Thus, the year 1848 freed Ivanov from the enchanted circle of the same painting, the one and only painting that had until then occupied all his thoughts, his hopes and his efforts. Now all at once the dams that had held him in the same place for twelve years were breached and everything that had built up in him over that time as a result of study, secluded contemplation, and emotion suddenly burst out in a huge, irrepressible flood. In the new period of eight years he created more than in the whole of the rest of his life. He could no longer be accused of being slow, of dawdling. Ivanov was entirely transformed from head to toe. He was a new man, completely different from the person who had arrived in Italy eighteen years earlier, the meek pupil of his father and of the St Petersburg Academy who sought to imitate the great models of yesteryear and who reached their level in his picture. This was a new man, a new artist, no longer half-Italian like all who stay a long time in Italy. This was an artist offering his own ideas and his own art, entirely independent and experimenting with new forms for the new ideas. In eight years he created (easily, freely, without the slightest sign of effort or strain) hundreds of scenes and figures that poured out instantly from his blazing imagination. These drawings, which were left to the city of Moscow in his brother's will, represent Ivanov's main claim to immortality. Apart from the fact that they are immeasurably greater than The Appearance of Christ To the People, notwithstanding all the great merits of that painting, when one looks at Ivanov's albums one cannot fail to be convinced that such profound, comprehensive illustration of the Bible and the Gospels has never before been accomplished. I well remember the stunning effect that these albums had on me when I first saw them, here in St Petersburg and thanks to M.P. Botkin, (21) a few weeks after Ivanov's death. For a long time I was in a state of shock, so fresh and innovative was the creative imagination, so original were the forms and concepts. Later I tried several times to express this in print. I believe that when the publication of the drawings is finally complete and everyone has access to them, they will create a huge impression everywhere and will give rise to a great many imitators and successors, especially in Russia, where, in Ivanov's words, 'the freshness and energy of the young people promises a golden age for the next generation'; and where, again according to Ivanov, '[Russians] are fated to arrive last at the arena of spiritual development and to achieve everything calmly, by means of sensible criticism'.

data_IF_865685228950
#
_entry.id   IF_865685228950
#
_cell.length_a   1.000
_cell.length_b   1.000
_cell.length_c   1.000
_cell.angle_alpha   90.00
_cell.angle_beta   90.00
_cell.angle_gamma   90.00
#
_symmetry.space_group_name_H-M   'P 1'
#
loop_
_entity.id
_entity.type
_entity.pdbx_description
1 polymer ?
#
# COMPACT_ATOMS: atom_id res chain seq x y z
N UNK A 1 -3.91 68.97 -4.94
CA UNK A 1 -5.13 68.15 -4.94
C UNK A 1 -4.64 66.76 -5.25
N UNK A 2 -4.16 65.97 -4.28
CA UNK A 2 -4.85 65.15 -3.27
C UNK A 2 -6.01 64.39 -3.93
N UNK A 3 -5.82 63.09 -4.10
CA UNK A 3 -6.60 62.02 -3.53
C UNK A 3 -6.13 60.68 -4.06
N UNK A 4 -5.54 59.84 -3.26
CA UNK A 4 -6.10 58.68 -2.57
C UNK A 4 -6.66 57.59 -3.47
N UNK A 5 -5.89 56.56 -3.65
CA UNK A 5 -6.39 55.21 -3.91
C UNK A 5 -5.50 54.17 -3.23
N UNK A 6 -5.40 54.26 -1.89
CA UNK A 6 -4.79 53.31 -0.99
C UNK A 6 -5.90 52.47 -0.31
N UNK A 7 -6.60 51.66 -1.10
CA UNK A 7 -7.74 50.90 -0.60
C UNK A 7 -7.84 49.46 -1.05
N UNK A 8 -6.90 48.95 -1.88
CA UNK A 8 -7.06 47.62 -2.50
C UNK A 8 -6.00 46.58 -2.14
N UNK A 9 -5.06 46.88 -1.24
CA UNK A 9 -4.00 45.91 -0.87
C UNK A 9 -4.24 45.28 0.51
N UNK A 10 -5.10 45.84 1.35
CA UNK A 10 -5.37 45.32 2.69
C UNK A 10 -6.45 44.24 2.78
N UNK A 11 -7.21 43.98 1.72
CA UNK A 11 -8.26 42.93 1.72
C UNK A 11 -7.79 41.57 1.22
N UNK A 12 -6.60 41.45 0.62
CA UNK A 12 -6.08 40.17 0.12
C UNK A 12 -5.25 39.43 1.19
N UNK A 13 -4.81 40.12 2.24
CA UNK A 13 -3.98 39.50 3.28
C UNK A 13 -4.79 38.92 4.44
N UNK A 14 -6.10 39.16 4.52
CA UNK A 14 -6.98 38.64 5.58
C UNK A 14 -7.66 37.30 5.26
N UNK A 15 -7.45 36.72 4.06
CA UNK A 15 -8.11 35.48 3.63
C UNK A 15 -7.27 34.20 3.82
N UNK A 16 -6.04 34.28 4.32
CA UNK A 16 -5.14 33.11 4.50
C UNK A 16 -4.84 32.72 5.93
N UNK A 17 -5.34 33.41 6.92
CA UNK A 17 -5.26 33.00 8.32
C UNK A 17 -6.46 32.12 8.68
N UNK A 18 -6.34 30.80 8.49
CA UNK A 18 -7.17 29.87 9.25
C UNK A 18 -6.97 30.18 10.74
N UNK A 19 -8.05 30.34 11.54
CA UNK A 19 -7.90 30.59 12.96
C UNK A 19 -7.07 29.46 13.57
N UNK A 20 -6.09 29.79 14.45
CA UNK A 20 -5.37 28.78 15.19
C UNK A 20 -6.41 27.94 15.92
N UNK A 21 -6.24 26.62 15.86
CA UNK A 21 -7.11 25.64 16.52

It is not possible for me to examine here the many hundreds of drawings and compositions that fill the albums of Ivanov's last years. That would require a special book-length study, which will probably be written in due course. But even now I believe that anyone who is fortunate enough to see the great man's gallery of artistic creations (complete with the faults it undoubtedly has) will say with total conviction that it is rare in the history of art to come across a series of works like this that combine majesty and spiritual profundity with grace and beauty, that combine such power in the depiction of the inspiration of the Old Testament prophets with such vitality and elegance in the depiction of scenes of Jewish domestic life. ... Filled with real emotion and real characters, with the expression of varied spiritual conditions, it all forms a great and profoundly truthful epic, the likes of which has not been encountered in the painting of any country.

But Ivanov did not rest even here, at this second stage of his development. In 1857 and 1858 he moved further forward by contemplating something new. In Germany, London and St Petersburg he told people who were intellectually and spiritually close to him that he could no longer restrict himself to religious painting. Of course, he had no intention of abandoning such painting altogether. Perhaps the best proof of this is the fact that Ivanov came to see me in the Public Library in 1858, (22) not long before his death, and asked me to show him everything that I knew of that had authentic, ancient depictions of Christ on mosaics, frescoes and other monuments. Let me say, by the way, that he had long known about all the existing material of this type better than I! Moreover, also in 1858 Ivanov planned to travel from St Petersburg to Palestine, to Jerusalem. Finally, at that same time he said that he 'took the subjects for his art primarily' from the Gospels (Biography, p. XXXII). (23) So, Ivanov undoubtedly continued to be a religious painter, and he was mistaken when he said that he considered he had lost all his former faith and could no longer see a way out. That he was mistaken is indicated by his own words: 'I am tormented by my inability to formulate through art; I cannot embody my new vision, and I consider that to touch the old one would be criminal' (Biography, p. XXIII). If a person considers it criminal to touch his old beliefs, then it is clear that he has not broken with those old beliefs, but is merely looking for a new formula for them. Ivanov, who had been engaged with the Bible throughout his whole life, could not suddenly abandon it. Breaking with your entire former life at the age of more than fifty comes at a price; the only possible outcome is fatal. But Ivanov did not fall and he did not die, he did not lose his faith. He held onto everything old, but he also went forward, and on the way he collected enormous new tasks. He no longer intended to sacrifice all other subjects and tasks as he had done previously.